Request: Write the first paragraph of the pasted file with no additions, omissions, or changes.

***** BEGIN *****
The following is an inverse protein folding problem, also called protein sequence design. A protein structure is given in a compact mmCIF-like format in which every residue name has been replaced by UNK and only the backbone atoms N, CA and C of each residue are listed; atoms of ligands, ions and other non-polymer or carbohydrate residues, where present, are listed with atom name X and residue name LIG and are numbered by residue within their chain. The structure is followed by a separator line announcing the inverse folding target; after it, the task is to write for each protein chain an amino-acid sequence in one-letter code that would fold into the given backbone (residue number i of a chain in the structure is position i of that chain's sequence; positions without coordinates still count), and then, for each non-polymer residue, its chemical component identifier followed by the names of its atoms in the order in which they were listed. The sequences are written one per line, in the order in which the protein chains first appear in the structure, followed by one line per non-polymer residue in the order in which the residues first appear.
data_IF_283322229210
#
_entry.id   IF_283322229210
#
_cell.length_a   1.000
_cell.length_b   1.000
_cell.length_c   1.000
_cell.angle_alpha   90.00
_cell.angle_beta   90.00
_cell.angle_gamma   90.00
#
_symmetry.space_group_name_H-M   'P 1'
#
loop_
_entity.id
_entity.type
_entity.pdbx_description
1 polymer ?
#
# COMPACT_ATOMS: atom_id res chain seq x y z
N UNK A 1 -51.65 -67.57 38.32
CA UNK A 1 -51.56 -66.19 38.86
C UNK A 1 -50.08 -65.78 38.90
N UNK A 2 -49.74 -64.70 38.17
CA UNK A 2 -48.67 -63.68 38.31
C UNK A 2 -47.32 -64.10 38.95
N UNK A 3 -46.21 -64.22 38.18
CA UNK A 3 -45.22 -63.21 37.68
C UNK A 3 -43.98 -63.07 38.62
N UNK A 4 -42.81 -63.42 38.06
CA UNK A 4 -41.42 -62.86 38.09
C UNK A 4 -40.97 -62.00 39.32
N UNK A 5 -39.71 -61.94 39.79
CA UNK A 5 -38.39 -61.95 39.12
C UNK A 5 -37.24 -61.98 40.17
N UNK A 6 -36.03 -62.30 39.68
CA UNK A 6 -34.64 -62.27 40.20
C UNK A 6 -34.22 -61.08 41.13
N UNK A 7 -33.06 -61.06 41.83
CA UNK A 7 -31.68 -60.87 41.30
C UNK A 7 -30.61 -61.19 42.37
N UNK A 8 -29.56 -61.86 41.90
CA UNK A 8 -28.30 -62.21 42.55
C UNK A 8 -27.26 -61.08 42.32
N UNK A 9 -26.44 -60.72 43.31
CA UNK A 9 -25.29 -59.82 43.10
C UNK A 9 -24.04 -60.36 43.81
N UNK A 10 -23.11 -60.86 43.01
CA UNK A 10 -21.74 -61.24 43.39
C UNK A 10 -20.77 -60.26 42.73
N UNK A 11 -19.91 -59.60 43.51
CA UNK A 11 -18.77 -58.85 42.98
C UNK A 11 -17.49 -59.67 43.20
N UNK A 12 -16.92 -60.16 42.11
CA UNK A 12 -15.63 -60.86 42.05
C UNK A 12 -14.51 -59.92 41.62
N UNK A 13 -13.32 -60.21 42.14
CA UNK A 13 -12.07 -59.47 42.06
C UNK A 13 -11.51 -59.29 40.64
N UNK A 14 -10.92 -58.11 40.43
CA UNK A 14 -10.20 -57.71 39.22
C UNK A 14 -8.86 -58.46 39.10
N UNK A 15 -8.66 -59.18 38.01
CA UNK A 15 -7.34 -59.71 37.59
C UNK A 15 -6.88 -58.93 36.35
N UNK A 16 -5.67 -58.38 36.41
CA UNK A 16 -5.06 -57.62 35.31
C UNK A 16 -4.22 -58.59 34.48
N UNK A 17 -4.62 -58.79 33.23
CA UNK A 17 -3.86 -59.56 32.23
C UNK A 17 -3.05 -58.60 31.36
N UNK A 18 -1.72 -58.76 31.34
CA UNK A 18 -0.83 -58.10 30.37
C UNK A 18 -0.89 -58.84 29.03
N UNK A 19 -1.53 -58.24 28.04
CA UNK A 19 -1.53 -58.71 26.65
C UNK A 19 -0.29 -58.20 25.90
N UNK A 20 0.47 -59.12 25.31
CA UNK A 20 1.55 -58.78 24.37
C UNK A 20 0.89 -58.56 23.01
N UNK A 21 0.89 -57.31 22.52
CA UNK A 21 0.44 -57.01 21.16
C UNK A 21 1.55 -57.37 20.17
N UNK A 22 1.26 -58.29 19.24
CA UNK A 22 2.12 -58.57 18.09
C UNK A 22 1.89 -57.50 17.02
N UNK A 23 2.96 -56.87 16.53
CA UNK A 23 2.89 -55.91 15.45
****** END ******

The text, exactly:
The following is an inverse protein folding problem, also called protein sequence design. A protein structure is given in a compact mmCIF-like format in which every residue name has been replaced by UNK and only the backbone atoms N, CA and C of each residue are listed; atoms of ligands, ions and other non-polymer or carbohydrate residues, where present, are listed with atom name X and residue name LIG and are numbered by residue within their chain. The structure is followed by a separator line announcing the inverse folding target; after it, the task is to write for each protein chain an amino-acid sequence in one-letter code that would fold into the given backbone (residue number i of a chain in the structure is position i of that chain's sequence; positions without coordinates still count), and then, for each non-polymer residue, its chemical component identifier followed by the names of its atoms in the order in which they were listed. The sequences are written one per line, in the order in which the protein chains first appear in the structure, followed by one line per non-polymer residue in the order in which the residues first appear.